9. A Novel Extracellular Multicopper Oxidase from Phanerochaete chrysosporium with Ferroxidase Activity

    OpenAIRE

    Larrondo, Luis F.; Salas, Loreto; Melo, Francisco; Vicuña, Rafael; Cullen, Daniel

    2003-01-01

    Lignin degradation by the white rot basidiomycete Phanerochaete chrysosporium involves various extracellular oxidative enzymes, including lignin peroxidase, manganese peroxidase, and a peroxide-generating enzyme, glyoxal oxidase. Recent studies have suggested that laccases also may be produced by this fungus, but these conclusions have been controversial. We identified four sequences related to laccases and ferroxidases (Fet3) in a search of the publicly available P. chrysosporium database. O...

  10. Layered Social Network Analysis Reveals Complex Relationships in Kindergarteners

    Science.gov (United States)

    Golemiec, Mireille; Schneider, Jonathan; Boyce, W. Thomas; Bush, Nicole R.; Adler, Nancy; Levine, Joel D.

    2016-01-01

    The interplay between individuals forms building blocks for social structure. Here, we examine the structure of behavioral interactions among kindergarten classroom with a hierarchy-neutral approach to examine all possible underlying patterns in the formation of layered networks of “reciprocal” interactions. To understand how these layers are coordinated, we used a layered motif approach. Our dual layered motif analysis can therefore be thought of as the dynamics of smaller groups that tile to create the group structure, or alternatively they provide information on what the average child would do in a given local social environment. When we examine the regulated motifs in layered networks, we find that transitivity is at least partially involved in the formation of these layered network structures. We also found complex combinations of the expected reciprocal interactions. The mechanisms used to understand social networks of kindergarten children here are also applicable on a more general scale to any group of individuals where interactions and identities can be readily observed and scored. PMID:26973572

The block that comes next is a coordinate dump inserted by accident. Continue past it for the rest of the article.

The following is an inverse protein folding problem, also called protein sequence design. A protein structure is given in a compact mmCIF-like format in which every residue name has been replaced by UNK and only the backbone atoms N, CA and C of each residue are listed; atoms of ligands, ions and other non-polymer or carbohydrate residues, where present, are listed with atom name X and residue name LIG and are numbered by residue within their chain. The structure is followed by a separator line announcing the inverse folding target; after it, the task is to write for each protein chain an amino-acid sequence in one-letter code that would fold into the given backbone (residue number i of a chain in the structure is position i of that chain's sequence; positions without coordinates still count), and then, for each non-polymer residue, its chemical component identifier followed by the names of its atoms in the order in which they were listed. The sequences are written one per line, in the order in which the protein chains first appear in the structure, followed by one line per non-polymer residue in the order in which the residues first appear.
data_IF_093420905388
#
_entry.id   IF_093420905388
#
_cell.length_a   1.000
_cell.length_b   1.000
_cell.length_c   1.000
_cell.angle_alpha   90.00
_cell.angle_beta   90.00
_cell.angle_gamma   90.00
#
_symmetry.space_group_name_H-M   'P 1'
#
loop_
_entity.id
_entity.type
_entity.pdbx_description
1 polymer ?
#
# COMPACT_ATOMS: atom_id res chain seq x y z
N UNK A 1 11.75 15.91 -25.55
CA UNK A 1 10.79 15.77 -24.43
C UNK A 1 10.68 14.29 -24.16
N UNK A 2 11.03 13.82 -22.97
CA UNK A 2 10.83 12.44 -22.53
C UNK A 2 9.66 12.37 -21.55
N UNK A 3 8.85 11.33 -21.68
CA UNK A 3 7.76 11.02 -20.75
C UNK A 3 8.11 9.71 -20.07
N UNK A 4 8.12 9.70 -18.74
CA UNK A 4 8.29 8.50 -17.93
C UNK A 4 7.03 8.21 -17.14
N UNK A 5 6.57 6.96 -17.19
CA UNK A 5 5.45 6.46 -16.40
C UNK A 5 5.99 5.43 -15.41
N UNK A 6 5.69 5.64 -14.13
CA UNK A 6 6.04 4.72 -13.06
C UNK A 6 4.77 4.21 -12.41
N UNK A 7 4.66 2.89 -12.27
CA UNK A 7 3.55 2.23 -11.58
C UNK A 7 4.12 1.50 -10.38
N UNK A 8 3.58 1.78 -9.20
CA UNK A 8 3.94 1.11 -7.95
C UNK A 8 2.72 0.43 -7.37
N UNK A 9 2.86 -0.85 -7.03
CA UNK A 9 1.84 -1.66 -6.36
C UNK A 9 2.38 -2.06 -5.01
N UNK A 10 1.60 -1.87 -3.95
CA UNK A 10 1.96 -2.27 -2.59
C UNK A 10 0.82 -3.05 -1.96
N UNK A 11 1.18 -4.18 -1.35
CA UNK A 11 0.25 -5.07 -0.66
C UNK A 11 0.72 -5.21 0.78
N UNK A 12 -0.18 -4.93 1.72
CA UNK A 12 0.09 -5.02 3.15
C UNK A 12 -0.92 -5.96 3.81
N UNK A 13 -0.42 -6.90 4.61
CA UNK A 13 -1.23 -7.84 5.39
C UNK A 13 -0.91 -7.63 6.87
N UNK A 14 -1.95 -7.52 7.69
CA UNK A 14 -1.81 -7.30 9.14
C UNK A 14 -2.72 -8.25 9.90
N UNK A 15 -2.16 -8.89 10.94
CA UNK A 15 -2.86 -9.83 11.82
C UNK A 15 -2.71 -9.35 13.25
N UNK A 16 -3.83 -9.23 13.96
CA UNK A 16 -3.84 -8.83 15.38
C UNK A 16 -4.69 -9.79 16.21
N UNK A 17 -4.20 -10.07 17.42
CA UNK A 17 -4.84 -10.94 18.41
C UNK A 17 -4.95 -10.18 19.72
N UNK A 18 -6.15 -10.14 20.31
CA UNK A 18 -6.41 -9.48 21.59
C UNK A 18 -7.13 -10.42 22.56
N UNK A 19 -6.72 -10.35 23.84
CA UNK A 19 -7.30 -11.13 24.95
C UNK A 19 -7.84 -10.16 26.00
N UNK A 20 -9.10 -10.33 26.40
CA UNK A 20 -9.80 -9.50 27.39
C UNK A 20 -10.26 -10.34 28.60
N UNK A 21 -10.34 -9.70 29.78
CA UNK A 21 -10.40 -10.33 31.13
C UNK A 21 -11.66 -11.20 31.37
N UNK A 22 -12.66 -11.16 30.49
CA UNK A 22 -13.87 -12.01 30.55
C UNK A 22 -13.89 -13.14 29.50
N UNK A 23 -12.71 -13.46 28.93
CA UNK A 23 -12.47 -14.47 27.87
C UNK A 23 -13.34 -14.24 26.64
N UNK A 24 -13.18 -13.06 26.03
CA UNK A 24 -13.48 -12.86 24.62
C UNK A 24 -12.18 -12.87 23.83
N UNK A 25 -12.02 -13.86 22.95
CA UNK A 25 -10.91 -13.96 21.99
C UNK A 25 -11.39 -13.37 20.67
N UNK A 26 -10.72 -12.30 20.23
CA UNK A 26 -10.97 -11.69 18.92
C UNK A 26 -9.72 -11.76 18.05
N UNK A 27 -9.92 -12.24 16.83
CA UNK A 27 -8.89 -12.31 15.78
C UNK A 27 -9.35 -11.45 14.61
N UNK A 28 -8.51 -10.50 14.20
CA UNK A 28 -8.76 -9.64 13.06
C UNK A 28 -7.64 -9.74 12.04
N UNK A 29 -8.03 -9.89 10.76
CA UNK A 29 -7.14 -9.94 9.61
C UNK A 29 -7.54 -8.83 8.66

11. Revealing the complex conduction heat transfer mechanism of nanofluids.

    Science.gov (United States)

    Sergis, A; Hardalupas, Y

    2015-12-01

    Nanofluids are two-phase mixtures consisting of small percentages of nanoparticles (sub 1-10 %vol) inside a carrier fluid. The typical size of nanoparticles is less than 100 nm. These fluids have been exhibiting experimentally a significant increase of thermal performance compared to the corresponding carrier fluids, which cannot be explained using the classical thermodynamic theory. This study deciphers the thermal heat transfer mechanism for the conductive heat transfer mode via a molecular dynamics simulation code. The current findings are the first of their kind and conflict with the proposed theories for heat transfer propagation through micron-sized slurries and pure matter. The authors provide evidence of a complex new type of heat transfer mechanism, which explains the observed abnormal heat transfer augmentation. The new mechanism appears to unite a number of popular speculations for the thermal heat transfer mechanism employed by nanofluids as predicted by the majority of the researchers of the field into a single one. The constituents of the increased diffusivity of the nanoparticle can be attributed to mismatching of the local temperature profiles between parts of the surface of the solid and the fluid resulting in increased local thermophoretic effects. These effects affect the region surrounding the solid manifesting interfacial layer phenomena (Kapitza resistance). In this region, the activity of the fluid and the interactions between the fluid and the nanoparticle are elevated. Isotropic increased nanoparticle mobility is manifested as enhanced Brownian motion and diffusion effects. PMID:26058515